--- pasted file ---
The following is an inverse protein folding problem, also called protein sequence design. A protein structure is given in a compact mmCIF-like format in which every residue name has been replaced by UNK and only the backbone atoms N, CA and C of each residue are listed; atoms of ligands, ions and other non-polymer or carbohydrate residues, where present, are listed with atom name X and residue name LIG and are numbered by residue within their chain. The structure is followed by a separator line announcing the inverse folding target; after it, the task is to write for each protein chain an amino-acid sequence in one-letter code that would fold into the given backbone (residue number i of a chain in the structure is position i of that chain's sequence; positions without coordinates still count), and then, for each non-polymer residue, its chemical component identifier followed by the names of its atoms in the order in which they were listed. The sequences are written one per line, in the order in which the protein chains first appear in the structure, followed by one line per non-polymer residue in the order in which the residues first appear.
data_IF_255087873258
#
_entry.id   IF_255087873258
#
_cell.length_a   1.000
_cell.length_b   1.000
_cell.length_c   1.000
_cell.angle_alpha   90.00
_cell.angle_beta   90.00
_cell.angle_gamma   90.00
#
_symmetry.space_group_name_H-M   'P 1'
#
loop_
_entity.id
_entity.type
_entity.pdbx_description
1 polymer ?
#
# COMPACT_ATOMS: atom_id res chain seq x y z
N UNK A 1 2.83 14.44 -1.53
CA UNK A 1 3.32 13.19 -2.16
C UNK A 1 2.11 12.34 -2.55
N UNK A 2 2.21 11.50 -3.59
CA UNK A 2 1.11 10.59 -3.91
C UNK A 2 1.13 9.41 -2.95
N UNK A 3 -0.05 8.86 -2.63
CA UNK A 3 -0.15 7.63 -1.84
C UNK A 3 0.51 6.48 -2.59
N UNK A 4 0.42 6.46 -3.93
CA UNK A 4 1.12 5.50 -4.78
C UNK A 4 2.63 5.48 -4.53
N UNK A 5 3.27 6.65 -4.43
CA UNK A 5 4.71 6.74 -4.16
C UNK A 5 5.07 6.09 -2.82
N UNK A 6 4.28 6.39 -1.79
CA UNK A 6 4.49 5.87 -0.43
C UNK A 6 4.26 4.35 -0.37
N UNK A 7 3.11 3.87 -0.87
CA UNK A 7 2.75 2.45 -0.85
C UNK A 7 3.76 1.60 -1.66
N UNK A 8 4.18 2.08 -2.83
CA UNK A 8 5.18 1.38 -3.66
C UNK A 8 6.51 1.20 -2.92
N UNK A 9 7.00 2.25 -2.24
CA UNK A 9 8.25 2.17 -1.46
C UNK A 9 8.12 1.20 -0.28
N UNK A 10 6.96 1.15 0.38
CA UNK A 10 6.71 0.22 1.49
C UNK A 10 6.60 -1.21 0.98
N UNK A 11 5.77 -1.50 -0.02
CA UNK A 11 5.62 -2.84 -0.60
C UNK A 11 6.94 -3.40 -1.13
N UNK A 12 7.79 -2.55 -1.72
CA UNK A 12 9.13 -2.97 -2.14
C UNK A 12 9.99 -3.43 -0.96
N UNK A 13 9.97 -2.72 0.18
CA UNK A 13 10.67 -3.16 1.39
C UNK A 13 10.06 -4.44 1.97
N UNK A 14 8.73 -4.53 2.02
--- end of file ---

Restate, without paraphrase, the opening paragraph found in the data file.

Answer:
The following is an inverse protein folding problem, also called protein sequence design. A protein structure is given in a compact mmCIF-like format in which every residue name has been replaced by UNK and only the backbone atoms N, CA and C of each residue are listed; atoms of ligands, ions and other non-polymer or carbohydrate residues, where present, are listed with atom name X and residue name LIG and are numbered by residue within their chain. The structure is followed by a separator line announcing the inverse folding target; after it, the task is to write for each protein chain an amino-acid sequence in one-letter code that would fold into the given backbone (residue number i of a chain in the structure is position i of that chain's sequence; positions without coordinates still count), and then, for each non-polymer residue, its chemical component identifier followed by the names of its atoms in the order in which they were listed. The sequences are written one per line, in the order in which the protein chains first appear in the structure, followed by one line per non-polymer residue in the order in which the residues first appear.